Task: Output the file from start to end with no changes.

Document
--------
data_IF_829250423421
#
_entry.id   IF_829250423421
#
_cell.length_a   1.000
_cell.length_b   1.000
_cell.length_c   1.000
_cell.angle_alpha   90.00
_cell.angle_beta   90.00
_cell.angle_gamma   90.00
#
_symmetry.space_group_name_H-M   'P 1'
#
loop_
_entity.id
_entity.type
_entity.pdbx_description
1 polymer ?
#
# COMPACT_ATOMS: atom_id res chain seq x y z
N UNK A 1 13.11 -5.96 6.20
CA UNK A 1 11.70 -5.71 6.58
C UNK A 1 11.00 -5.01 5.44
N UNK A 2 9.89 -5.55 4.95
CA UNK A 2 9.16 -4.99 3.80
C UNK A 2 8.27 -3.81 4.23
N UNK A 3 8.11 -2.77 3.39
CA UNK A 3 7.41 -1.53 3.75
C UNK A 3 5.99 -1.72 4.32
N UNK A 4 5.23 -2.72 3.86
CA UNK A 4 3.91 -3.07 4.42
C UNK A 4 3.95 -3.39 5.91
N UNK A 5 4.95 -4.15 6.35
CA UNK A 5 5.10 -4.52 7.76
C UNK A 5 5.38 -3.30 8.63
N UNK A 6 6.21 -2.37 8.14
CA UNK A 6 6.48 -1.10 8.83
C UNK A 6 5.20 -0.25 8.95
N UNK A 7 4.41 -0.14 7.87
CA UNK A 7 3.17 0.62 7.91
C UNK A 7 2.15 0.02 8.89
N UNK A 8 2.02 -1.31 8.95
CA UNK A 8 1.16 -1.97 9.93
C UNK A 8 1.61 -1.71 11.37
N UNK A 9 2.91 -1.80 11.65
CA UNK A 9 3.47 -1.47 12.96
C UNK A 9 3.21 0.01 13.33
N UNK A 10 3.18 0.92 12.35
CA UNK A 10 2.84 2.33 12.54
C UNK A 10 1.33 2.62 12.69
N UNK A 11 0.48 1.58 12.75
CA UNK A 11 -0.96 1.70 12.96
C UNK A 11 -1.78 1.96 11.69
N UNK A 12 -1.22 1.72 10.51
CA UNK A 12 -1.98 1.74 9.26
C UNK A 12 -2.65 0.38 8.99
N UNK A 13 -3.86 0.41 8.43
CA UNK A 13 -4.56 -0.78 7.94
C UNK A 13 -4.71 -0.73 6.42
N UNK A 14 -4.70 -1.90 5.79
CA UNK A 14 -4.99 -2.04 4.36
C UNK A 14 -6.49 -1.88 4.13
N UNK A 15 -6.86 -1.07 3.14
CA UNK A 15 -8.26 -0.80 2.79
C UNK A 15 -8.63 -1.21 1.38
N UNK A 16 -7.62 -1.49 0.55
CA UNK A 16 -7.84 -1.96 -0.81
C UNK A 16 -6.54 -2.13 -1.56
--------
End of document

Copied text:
data_IF_829250423421
#
_entry.id   IF_829250423421
#
_cell.length_a   1.000
_cell.length_b   1.000
_cell.length_c   1.000
_cell.angle_alpha   90.00
_cell.angle_beta   90.00
_cell.angle_gamma   90.00
#
_symmetry.space_group_name_H-M   'P 1'
#
loop_
_entity.id
_entity.type
_entity.pdbx_description
1 polymer ?
#
# COMPACT_ATOMS: atom_id res chain seq x y z
N UNK A 1 13.11 -5.96 6.20
CA UNK A 1 11.70 -5.71 6.58
C UNK A 1 11.00 -5.01 5.44
N UNK A 2 9.89 -5.55 4.95
CA UNK A 2 9.16 -4.99 3.80
C UNK A 2 8.27 -3.81 4.23
N UNK A 3 8.11 -2.77 3.39
CA UNK A 3 7.41 -1.53 3.75
C UNK A 3 5.99 -1.72 4.32
N UNK A 4 5.23 -2.72 3.86
CA UNK A 4 3.91 -3.07 4.42
C UNK A 4 3.95 -3.39 5.91
N UNK A 5 4.95 -4.15 6.35
CA UNK A 5 5.10 -4.52 7.76
C UNK A 5 5.38 -3.30 8.63
N UNK A 6 6.21 -2.37 8.14
CA UNK A 6 6.48 -1.10 8.83
C UNK A 6 5.20 -0.25 8.95
N UNK A 7 4.41 -0.14 7.87
CA UNK A 7 3.17 0.62 7.91
C UNK A 7 2.15 0.02 8.89
N UNK A 8 2.02 -1.31 8.95
CA UNK A 8 1.16 -1.97 9.93
C UNK A 8 1.61 -1.71 11.37
N UNK A 9 2.91 -1.80 11.65
CA UNK A 9 3.47 -1.47 12.96
C UNK A 9 3.21 0.01 13.33
N UNK A 10 3.18 0.92 12.35
CA UNK A 10 2.84 2.33 12.54
C UNK A 10 1.33 2.62 12.69
N UNK A 11 0.48 1.58 12.75
CA UNK A 11 -0.96 1.70 12.96
C UNK A 11 -1.78 1.96 11.69
N UNK A 12 -1.22 1.72 10.51
CA UNK A 12 -1.98 1.74 9.26
C UNK A 12 -2.65 0.38 8.99
N UNK A 13 -3.86 0.41 8.43
CA UNK A 13 -4.56 -0.78 7.94
C UNK A 13 -4.71 -0.73 6.42
N UNK A 14 -4.70 -1.90 5.79
CA UNK A 14 -4.99 -2.04 4.36
C UNK A 14 -6.49 -1.88 4.13
N UNK A 15 -6.86 -1.07 3.14
CA UNK A 15 -8.26 -0.80 2.79
C UNK A 15 -8.63 -1.21 1.38
N UNK A 16 -7.62 -1.49 0.55
CA UNK A 16 -7.84 -1.96 -0.81
C UNK A 16 -6.54 -2.13 -1.56